Trust Disney to turn an origin tale of a criminal mastermind into a wholesome father-son fable. But that is exactly what the Mouse House has done to Artemis Fowl, I would assume (and hope) to the sounds of director Kenneth Branagh's protests.
In their attempt to make up for the decade that the film has been stuck in development hell — a decade in which the source novels' fanbase has obviously outgrown its love for the books — Disney and Branagh have taken the decision (perhaps jointly, perhaps not) to retool the movie into a more generic experience. This way, they might have thought, the film could appeal to kids who might never have heard of Artemis at all.
Watch the trailer of Artemis Fowl here
Often described as 'Die Hard with fairies', the Artemis Fowl books were a refreshing alternative to the Harry Potter series — almost recklessly infatuated with their anti-hero protagonist, and very, very funny. But Artemis Fowl, the movie, barely resembles writer Eoin Colfer's novels, and such is the vehemence with which it alters key details that I'm forced to wonder, as a fan of Colfer's books, if Branagh and Disney even liked them in the first place.
It takes Artemis, the 12-year-old 'hero' of the story 40 minutes of screen-time in a 95-minute film to discover the existence of fairies. This is information that he already has on page one of the book. Artemis in the film is still a genius, but crucially, he isn't an evil genius, which is what made the character so compelling in the first place. By robbing him of his redemptive arc, the film also robs itself of any real stakes, besides, of course, the world-ending threat that you can find in virtually every mainstream blockbuster these days.
Played by newcomer Ferdia Shaw, Artemis in the film is motivated (as he was in the book) not by a desire to restore his family's lost honour by kidnapping a fairy and demanding a ransom, but by a mission to locate his missing dad, whom he believes to have been kidnapped by the magical creatures. His father is a notorious criminal who is mentioned only in passing in the book, but in the film appears as a supporting character.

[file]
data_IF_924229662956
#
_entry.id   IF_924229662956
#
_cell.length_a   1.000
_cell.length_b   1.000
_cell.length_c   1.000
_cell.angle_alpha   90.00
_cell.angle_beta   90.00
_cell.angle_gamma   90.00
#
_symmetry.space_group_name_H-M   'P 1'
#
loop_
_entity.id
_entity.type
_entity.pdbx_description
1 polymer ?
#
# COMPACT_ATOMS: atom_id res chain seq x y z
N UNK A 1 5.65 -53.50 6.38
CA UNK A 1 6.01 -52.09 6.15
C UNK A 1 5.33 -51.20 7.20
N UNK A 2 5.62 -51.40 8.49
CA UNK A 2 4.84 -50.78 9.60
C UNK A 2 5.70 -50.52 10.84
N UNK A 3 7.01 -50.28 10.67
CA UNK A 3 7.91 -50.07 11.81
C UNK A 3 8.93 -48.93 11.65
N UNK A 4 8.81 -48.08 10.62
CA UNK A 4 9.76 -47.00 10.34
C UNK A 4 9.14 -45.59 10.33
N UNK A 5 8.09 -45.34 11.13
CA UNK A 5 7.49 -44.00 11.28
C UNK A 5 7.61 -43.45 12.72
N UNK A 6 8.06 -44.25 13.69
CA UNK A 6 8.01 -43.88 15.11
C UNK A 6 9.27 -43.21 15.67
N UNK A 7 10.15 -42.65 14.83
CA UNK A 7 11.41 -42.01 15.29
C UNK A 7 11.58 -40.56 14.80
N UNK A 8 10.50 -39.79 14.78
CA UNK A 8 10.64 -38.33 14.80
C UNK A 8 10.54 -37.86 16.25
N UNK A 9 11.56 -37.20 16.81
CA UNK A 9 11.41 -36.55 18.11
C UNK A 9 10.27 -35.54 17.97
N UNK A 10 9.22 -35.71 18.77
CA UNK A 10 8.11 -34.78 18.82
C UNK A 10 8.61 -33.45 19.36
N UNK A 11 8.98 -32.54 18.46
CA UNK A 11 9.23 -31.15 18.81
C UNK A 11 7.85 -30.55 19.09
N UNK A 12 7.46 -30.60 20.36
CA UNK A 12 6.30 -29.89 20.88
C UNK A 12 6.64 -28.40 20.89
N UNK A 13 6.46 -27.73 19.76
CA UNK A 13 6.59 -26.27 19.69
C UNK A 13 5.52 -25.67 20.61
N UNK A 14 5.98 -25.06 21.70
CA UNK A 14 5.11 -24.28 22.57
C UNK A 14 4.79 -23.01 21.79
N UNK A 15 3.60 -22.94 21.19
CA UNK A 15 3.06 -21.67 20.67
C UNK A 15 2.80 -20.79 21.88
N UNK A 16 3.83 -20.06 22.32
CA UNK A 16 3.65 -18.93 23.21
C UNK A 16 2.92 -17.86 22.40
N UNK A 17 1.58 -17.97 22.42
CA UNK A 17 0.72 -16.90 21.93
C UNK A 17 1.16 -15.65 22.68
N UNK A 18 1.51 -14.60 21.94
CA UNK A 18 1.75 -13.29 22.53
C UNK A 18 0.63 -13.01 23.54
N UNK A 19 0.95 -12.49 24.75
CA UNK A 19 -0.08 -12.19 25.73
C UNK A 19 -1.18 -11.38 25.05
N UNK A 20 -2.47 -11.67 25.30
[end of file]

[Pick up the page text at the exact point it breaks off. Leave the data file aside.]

To this end, Branagh and the writers, Conor McPherson and Hamish McColl, upend the very structure of the novel. Perhaps sensing that Artemis Fowl isn't 'likeable' enough, they hired Colin Farrell to play his dad, conceived new scenes involving just the two of them bonding, and filmed them in reshoots. I'd assume that Farrell was paid the equivalent of the Fowl fortune for just a few days' work, the majority of which involves him struggling to escape from the confines of a magical goo.
The character of Mulch Diggums (Josh Gad), who was largely restricted to comic relief in the book, has been made a more vital participant in the film. Not only does he appear as the fairies' secret weapon in the second-half siege sequence, he also narrates the story.
Making alterations to the source material is standard practice in film adaptations, especially the sort of cosmetic changes that Disney often makes in its movies. But there has to be a point to it all. For instance, it's understandable why the writers would alter the gender of Commander Julius Root. Described in the book as a cigar-smoking, humourless elf who hasn't laughed out loud in 200 years, Root is played by Dame Judi Dench in the film, in a performance so disengaged that it gives the sense that Dench is perpetually wondering if she's missed her flight.
But take, for instance, the decision to change the race of Artemis' Man Friday Domovoi Butler — the Eurasian bodyguard from the books is played by black actor Nonzo Anozie in the film. Did no one contemplate the optics of this? What message are they trying to send by giving a rich white kid who belongs to a landowning family a black manservant who's literally been 'bred' to look after him?
By insisting that Butler not be called 'Butler', as he was in the books, and instead be called 'Dom', the filmmakers believe that they have given a largely submissive character some agency. And by hiring Anozie for the role they think they've brought diversity to the cast. But boy, does it come across as tone-deaf tokenism.
It's no secret that the only reason why Disney chose to release Artemis Fowl — a $125 million tent-pole once positioned as a franchise-starter — directly to its streaming service, is because the film simply wouldn't have survived in a theatrical marketplace. It's a mess — incoherently structured, clumsily written and one of the most disappointing films of Branagh's directorial career.
It's telling when the action is all that is well-done in movies of this scale, because it's the only thing that's too expensive to do over.